This reporter has written a two-part article for this paper, chronicling the development of one of Goodland’s gems – the Drop Anchor Mobile Home Park. Part two appears in today’s edition in Goodland Life. This story relates to what those folks did on Sunday, January 24, 2016. It may change forever how we think of and care for the many retirees in our Southwest Florida communities.
This story begins back on February 19, 2013, when Dr. Greg Bello, a retired maxillofacial surgeon, was elected president of the Goodland Civic Association (GCA). Bello well knew the dangers of heart ailments, having had to retire because of one. In the spring of 2014, Bello began to agitate for the installation of defibrillators in the village of Goodland. As his lieutenant, he appointed Theresa Morgan, a GCA board member and practicing CPA. It was a fortunate choice.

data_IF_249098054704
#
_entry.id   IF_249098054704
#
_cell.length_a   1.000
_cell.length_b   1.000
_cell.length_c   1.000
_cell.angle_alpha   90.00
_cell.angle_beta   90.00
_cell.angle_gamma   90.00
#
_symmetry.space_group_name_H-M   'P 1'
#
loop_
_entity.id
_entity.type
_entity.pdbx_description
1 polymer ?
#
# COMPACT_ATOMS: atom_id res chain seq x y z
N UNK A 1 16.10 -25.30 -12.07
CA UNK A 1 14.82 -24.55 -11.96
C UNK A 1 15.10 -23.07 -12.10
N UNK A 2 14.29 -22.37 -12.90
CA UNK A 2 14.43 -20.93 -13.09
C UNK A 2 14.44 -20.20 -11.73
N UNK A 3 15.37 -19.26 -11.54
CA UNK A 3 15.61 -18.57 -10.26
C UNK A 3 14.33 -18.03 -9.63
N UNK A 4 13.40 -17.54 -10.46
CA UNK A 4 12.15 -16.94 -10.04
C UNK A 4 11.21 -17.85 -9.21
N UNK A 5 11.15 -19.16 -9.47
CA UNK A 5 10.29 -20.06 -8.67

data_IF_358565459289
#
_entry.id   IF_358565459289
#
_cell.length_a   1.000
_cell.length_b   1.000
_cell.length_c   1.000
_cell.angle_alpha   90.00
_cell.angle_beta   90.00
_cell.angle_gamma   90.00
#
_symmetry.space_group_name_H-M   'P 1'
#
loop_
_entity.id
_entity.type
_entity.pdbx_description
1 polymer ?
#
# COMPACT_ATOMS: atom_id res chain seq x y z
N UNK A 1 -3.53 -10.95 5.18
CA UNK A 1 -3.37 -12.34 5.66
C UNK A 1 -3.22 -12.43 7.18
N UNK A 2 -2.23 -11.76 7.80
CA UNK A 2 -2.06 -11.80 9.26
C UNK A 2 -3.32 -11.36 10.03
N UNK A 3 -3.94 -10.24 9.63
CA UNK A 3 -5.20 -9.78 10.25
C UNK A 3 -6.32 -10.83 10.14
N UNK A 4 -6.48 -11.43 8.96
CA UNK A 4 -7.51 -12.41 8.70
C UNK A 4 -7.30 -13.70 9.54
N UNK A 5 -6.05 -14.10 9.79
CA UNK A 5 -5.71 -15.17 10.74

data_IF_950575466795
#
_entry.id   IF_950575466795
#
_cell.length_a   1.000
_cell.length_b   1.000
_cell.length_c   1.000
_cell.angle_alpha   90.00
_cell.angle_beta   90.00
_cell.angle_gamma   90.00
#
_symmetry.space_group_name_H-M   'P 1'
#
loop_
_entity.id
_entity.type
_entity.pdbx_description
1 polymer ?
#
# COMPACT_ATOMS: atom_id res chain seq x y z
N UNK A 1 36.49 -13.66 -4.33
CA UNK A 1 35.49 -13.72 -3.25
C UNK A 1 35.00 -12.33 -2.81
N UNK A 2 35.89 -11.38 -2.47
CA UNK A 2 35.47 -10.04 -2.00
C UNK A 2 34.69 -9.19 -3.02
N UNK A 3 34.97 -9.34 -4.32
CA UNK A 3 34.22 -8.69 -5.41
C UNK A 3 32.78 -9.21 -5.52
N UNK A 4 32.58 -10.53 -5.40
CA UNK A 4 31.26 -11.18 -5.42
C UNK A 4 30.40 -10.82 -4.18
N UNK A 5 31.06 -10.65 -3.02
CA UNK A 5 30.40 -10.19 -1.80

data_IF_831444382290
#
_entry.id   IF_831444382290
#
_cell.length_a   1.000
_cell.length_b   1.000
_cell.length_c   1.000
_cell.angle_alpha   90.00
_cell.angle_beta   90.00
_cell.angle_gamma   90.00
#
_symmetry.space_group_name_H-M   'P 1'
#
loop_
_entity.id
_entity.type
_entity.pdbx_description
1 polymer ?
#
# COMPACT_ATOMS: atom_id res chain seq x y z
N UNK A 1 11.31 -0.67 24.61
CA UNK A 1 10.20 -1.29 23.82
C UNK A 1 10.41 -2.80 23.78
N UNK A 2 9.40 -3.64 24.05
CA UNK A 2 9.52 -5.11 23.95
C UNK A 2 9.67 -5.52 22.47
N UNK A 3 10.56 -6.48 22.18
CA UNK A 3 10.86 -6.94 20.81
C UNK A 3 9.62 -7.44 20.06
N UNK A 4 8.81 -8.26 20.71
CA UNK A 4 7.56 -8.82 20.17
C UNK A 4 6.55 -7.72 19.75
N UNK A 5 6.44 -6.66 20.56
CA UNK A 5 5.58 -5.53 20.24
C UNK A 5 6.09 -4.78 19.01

In April 2014, Bello asked Collier County to send a representative to speak at a GCA town meeting. The County sent out Naomi Fraguela, a 27-year paramedic and County Emergency Services coordinator for automatic external defibrillators (AED). Morgan was impressed with Fraguela’s presentation. “We learned that an AED is a portable device that checks the heart rhythm. It can send an electric shock to the heart to try to restart or restore a normal rhythm to a heart that has gone into sudden cardiac arrest (SCA). This condition usually causes death if not treated within minutes,” Morgan told me, “According to the National Institutes of Health, each minute of SCA leads to a 10 percent reduction in survival, so using an AED on a person who is having cardiac arrest can save the person’s life while waiting for an ambulance to arrive.” Working with Morgan, in October 2014, Fraguela succeeded in the placement of not one, but two AED devices in Goodland – both in county parks.